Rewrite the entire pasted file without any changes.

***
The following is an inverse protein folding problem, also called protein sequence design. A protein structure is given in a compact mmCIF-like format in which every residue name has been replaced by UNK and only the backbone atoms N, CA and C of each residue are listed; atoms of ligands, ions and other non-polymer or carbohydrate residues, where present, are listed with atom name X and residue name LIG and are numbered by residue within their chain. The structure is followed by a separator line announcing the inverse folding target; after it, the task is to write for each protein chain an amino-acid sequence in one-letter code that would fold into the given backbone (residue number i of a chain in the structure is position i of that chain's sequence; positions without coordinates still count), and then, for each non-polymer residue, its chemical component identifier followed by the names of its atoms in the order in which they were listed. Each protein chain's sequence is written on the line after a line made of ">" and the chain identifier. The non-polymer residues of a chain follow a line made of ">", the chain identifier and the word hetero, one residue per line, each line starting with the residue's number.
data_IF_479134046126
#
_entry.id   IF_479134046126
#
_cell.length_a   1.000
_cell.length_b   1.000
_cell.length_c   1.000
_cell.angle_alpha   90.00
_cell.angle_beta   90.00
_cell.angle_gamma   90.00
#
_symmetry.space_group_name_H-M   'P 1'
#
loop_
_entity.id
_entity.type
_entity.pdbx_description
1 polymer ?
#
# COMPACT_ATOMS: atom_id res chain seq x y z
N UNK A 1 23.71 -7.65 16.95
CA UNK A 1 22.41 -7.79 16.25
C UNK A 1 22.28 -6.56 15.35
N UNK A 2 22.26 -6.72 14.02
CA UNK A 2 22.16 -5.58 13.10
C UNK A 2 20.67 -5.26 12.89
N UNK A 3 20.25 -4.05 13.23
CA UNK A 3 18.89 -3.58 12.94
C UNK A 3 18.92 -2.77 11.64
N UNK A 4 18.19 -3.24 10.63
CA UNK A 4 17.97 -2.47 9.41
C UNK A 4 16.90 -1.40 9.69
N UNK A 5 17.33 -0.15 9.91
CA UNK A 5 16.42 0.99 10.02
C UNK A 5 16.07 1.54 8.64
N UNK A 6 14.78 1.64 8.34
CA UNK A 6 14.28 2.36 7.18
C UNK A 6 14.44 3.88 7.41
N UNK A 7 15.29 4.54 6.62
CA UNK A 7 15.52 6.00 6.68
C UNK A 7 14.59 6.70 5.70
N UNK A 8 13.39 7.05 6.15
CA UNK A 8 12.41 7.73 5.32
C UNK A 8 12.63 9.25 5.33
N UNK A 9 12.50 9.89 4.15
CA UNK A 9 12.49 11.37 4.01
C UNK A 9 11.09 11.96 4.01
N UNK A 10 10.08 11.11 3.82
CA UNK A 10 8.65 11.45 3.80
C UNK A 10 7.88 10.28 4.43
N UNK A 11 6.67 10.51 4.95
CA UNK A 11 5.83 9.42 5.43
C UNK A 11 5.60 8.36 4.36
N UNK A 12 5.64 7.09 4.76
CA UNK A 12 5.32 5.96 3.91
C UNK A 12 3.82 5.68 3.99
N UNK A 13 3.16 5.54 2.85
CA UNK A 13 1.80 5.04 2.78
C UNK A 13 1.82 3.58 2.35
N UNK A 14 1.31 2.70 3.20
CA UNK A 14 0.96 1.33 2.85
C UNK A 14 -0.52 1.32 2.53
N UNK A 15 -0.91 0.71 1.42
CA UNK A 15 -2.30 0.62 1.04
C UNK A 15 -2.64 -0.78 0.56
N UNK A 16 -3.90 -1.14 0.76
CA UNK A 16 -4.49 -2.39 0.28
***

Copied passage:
The following is an inverse protein folding problem, also called protein sequence design. A protein structure is given in a compact mmCIF-like format in which every residue name has been replaced by UNK and only the backbone atoms N, CA and C of each residue are listed; atoms of ligands, ions and other non-polymer or carbohydrate residues, where present, are listed with atom name X and residue name LIG and are numbered by residue within their chain. The structure is followed by a separator line announcing the inverse folding target; after it, the task is to write for each protein chain an amino-acid sequence in one-letter code that would fold into the given backbone (residue number i of a chain in the structure is position i of that chain's sequence; positions without coordinates still count), and then, for each non-polymer residue, its chemical component identifier followed by the names of its atoms in the order in which they were listed. Each protein chain's sequence is written on the line after a line made of ">" and the chain identifier. The non-polymer residues of a chain follow a line made of ">", the chain identifier and the word hetero, one residue per line, each line starting with the residue's number.
data_IF_479134046126
#
_entry.id   IF_479134046126
#
_cell.length_a   1.000
_cell.length_b   1.000
_cell.length_c   1.000
_cell.angle_alpha   90.00
_cell.angle_beta   90.00
_cell.angle_gamma   90.00
#
_symmetry.space_group_name_H-M   'P 1'
#
loop_
_entity.id
_entity.type
_entity.pdbx_description
1 polymer ?
#
# COMPACT_ATOMS: atom_id res chain seq x y z
N UNK A 1 23.71 -7.65 16.95
CA UNK A 1 22.41 -7.79 16.25
C UNK A 1 22.28 -6.56 15.35
N UNK A 2 22.26 -6.72 14.02
CA UNK A 2 22.16 -5.58 13.10
C UNK A 2 20.67 -5.26 12.89
N UNK A 3 20.25 -4.05 13.23
CA UNK A 3 18.89 -3.58 12.94
C UNK A 3 18.92 -2.77 11.64
N UNK A 4 18.19 -3.24 10.63
CA UNK A 4 17.97 -2.47 9.41
C UNK A 4 16.90 -1.40 9.69
N UNK A 5 17.33 -0.15 9.91
CA UNK A 5 16.42 0.99 10.02
C UNK A 5 16.07 1.54 8.64
N UNK A 6 14.78 1.64 8.34
CA UNK A 6 14.28 2.36 7.18
C UNK A 6 14.44 3.88 7.41
N UNK A 7 15.29 4.54 6.62
CA UNK A 7 15.52 6.00 6.68
C UNK A 7 14.59 6.70 5.70
N UNK A 8 13.39 7.05 6.15
CA UNK A 8 12.41 7.73 5.32
C UNK A 8 12.63 9.25 5.33
N UNK A 9 12.50 9.89 4.15
CA UNK A 9 12.49 11.37 4.01
C UNK A 9 11.09 11.96 4.01
N UNK A 10 10.08 11.11 3.82
CA UNK A 10 8.65 11.45 3.80
C UNK A 10 7.88 10.28 4.43
N UNK A 11 6.67 10.51 4.95
CA UNK A 11 5.83 9.42 5.43
C UNK A 11 5.60 8.36 4.36
N UNK A 12 5.64 7.09 4.76
CA UNK A 12 5.32 5.96 3.91
C UNK A 12 3.82 5.68 3.99
N UNK A 13 3.16 5.54 2.85
CA UNK A 13 1.80 5.04 2.78
C UNK A 13 1.82 3.58 2.35
N UNK A 14 1.31 2.70 3.20
CA UNK A 14 0.96 1.33 2.85
C UNK A 14 -0.52 1.32 2.53
N UNK A 15 -0.91 0.71 1.42
CA UNK A 15 -2.30 0.62 1.04
C UNK A 15 -2.64 -0.78 0.56
N UNK A 16 -3.90 -1.14 0.76
CA UNK A 16 -4.49 -2.39 0.28